Possible mass grave with up to 9,000 bodies discovered near Mariupol, Ukraine

Journalists gather as bodies are exhumed from a mass-grave in the grounds of the St. Andrew and Pyervozvannoho All Saints church in the Ukrainian town of Bucha, northwest of Kyiv on April 13, 2022. - The European Commission President visited the mass grave in Bucha on April 8, where Russian forces are accused by Ukraine's allies of carrying out atrocities against civilians. | SERGEI SUPINSKY/AFP via Getty Images

Satellite imagery has revealed what looks like a mass grave outside the port city of Mariupol in eastern Ukraine, which might be 20 times larger than another mass grave that was discovered earlier this month in Bucha and could contain as many as 9,000 bodies, according to officials from Mariupol, which has witnessed the worst fighting since Russia’s invasion.

The Mariupol City Council has posted satellite images on Telegram that point on the mass gravesite located just 12 miles west of Mariupol, which is now largely controlled by Russian troops along the northwestern edge of Manhush and is believed to contain as many as 9,000 bodies, NPR reported.

"The biggest war crime of the 21st century was committed in Mariupol. This is the new Babyn Yar. Then Hitler killed Jews, Roma and Slavs. And now Putin is destroying Ukrainians. He has already killed tens of thousands of civilians in Mariupol. And this requires a strong reaction from the entire civilized world. Anything needs to stop the genocide," said Mayor Vadym Boychenko on Telegram. 

Russian troops collected corpses from the streets of Mariupol, transported them to the nearby village of Manhush on trucks and secretly threw them into the mass grave in a field next to the settlement’s old cemetery, Boichenko added, according to The Guardian.

“The invaders are concealing evidence of their crimes. The cemetery is located near a petrol station to the left side of a circular road. The Russians have dug huge trenches 30 meters wide. They chuck people in,” he continued. 

The images, which appeared to match the site, were released by a U.S. satellite imagery company, Maxar Technologies.

In a statement, Maxar Technologies said the images were taken from mid-March through mid-April. They show that over 200 new graves started appearing toward the end of March and expanded in April, according to NBC News.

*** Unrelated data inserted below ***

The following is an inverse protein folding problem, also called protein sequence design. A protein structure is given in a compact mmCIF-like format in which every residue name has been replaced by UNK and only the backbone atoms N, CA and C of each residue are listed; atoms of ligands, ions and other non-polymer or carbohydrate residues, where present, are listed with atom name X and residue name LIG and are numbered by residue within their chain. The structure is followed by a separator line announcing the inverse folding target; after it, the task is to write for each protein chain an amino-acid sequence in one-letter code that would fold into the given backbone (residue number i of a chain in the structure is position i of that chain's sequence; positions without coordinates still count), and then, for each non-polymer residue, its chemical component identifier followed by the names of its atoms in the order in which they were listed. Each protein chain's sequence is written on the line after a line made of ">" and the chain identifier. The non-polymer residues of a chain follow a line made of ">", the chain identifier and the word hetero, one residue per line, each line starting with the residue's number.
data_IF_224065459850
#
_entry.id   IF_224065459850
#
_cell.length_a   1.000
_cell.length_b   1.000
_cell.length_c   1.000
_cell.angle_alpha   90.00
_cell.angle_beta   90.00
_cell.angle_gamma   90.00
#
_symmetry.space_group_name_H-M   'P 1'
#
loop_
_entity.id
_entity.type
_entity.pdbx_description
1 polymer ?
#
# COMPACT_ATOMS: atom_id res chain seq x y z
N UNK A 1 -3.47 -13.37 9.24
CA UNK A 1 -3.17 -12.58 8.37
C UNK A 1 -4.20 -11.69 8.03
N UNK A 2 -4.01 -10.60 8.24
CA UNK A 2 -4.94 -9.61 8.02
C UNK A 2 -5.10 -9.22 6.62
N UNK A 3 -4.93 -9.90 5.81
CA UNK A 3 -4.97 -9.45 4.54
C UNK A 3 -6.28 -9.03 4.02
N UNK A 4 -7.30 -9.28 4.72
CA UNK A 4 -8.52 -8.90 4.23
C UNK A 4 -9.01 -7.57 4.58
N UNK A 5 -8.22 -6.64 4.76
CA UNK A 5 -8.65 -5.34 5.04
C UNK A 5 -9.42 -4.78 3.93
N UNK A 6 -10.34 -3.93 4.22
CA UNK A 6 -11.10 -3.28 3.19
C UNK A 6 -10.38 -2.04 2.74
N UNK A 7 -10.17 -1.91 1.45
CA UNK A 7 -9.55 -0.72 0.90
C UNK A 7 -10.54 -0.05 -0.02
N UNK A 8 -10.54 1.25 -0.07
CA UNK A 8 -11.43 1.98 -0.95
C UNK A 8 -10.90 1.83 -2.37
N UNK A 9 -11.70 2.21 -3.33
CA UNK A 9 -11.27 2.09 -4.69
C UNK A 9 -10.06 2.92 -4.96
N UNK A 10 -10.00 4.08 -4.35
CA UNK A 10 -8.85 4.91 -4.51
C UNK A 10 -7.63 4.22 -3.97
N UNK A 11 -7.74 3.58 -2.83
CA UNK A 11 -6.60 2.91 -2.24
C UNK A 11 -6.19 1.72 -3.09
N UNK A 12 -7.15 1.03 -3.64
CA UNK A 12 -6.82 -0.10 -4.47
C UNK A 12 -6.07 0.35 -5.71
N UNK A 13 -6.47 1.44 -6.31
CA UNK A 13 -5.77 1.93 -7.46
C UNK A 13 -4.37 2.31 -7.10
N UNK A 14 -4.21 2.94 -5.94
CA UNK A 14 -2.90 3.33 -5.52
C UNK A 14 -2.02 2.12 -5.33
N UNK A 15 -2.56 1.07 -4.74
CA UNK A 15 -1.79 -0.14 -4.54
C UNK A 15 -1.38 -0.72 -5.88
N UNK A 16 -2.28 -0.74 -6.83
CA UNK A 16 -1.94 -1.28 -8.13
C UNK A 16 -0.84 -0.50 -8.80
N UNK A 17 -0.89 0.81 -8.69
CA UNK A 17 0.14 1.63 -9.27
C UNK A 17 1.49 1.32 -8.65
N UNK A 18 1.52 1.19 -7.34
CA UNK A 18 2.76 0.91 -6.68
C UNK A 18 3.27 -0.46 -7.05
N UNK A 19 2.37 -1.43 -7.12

The graves are aligned in four sections of linear rows, each about 280 feet long, the company said.

Ukraine’s Deputy Prime Minister Iryna Vereshchuk said Saturday that the country will continue to try to evacuate civilians from Mariupol.

"Today we will again try to evacuate women, children and the elderly," Vereshchuk said on Telegram, Agence France-Presse reported. "If everything happens as planned, we will start the evacuation around noon.”

Evacuation attempts have failed due to a lack of agreement from the Russian side.

Earlier this month, some 280 bodies were found in mass graves in Bucha, a town northwest of Kyiv, according to NPR.

While Russia has denied targeting civilians, it’s estimated that at least 2,435 civilians have been killed and 2,946 have been injured since Russia began its invasion on Feb. 24. Among those killed were 184 children, according to the United Nations.

“Most of the civilian casualties recorded were caused by the use of explosive weapons with a wide impact area, including shelling from heavy artillery and multiple launch rocket systems, and missile and air strikes,” the U.N. said, adding that the actual number of casualties is likely to be “considerably higher.”

Ukrainian President Volodymyr Zelensky recently urged President Joe Biden to designate Russia as a state sponsor of terrorism, which would allow the U.S. to adopt the most aggressive sanctions.

Sources told The Times (U.K.) that Biden was keeping the move under consideration, and observers believe Russia’s history under President Putin might fulfill the criteria for the designation.

In an interview with CNN last week, Zelensky warned that Putin could use nuclear or chemical weapons against Ukraine.

“Not only me … all of the world, all of the countries have to be worried because it can be not real information, but it can be truth,” Zelensky told CNN. “Chemical weapons … they could do it, for them the life of the people [is] nothing. … We should think not be afraid, not be afraid but be ready. But that is not a question for Ukraine, not only for Ukraine but for all the world, I think.”

More than 280 priests and deacons of the Russian Orthodox Church and over 400 ministers of Evangelical churches in Russia have called for reconciliation and an immediate end to Russia’s ongoing invasion of Ukraine.

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